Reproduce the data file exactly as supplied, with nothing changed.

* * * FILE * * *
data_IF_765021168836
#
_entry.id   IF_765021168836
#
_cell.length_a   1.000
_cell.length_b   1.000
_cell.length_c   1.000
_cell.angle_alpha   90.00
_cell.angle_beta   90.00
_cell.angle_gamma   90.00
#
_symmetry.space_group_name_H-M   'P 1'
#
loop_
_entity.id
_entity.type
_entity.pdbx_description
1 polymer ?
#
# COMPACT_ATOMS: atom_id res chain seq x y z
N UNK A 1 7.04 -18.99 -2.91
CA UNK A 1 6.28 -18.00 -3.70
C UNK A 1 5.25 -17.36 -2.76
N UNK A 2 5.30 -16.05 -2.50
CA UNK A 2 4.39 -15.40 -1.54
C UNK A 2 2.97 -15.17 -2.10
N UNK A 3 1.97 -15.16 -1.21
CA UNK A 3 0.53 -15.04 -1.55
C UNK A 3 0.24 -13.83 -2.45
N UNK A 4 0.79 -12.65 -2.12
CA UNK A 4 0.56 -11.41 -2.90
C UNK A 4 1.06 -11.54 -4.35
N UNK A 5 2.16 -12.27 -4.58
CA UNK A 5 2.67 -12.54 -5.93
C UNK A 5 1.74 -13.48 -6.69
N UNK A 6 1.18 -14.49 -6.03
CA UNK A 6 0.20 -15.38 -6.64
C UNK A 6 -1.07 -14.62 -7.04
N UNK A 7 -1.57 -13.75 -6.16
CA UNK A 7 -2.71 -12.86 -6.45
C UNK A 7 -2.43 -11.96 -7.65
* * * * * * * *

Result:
data_IF_765021168836
#
_entry.id   IF_765021168836
#
_cell.length_a   1.000
_cell.length_b   1.000
_cell.length_c   1.000
_cell.angle_alpha   90.00
_cell.angle_beta   90.00
_cell.angle_gamma   90.00
#
_symmetry.space_group_name_H-M   'P 1'
#
loop_
_entity.id
_entity.type
_entity.pdbx_description
1 polymer ?
#
# COMPACT_ATOMS: atom_id res chain seq x y z
N UNK A 1 7.04 -18.99 -2.91
CA UNK A 1 6.28 -18.00 -3.70
C UNK A 1 5.25 -17.36 -2.76
N UNK A 2 5.30 -16.05 -2.50
CA UNK A 2 4.39 -15.40 -1.54
C UNK A 2 2.97 -15.17 -2.10
N UNK A 3 1.97 -15.16 -1.21
CA UNK A 3 0.53 -15.04 -1.55
C UNK A 3 0.24 -13.83 -2.45
N UNK A 4 0.79 -12.65 -2.12
CA UNK A 4 0.56 -11.41 -2.90
C UNK A 4 1.06 -11.54 -4.35
N UNK A 5 2.16 -12.27 -4.58
CA UNK A 5 2.67 -12.54 -5.93
C UNK A 5 1.74 -13.48 -6.69
N UNK A 6 1.18 -14.49 -6.03
CA UNK A 6 0.20 -15.38 -6.64
C UNK A 6 -1.07 -14.62 -7.04
N UNK A 7 -1.57 -13.75 -6.16
CA UNK A 7 -2.71 -12.86 -6.45
C UNK A 7 -2.43 -11.96 -7.65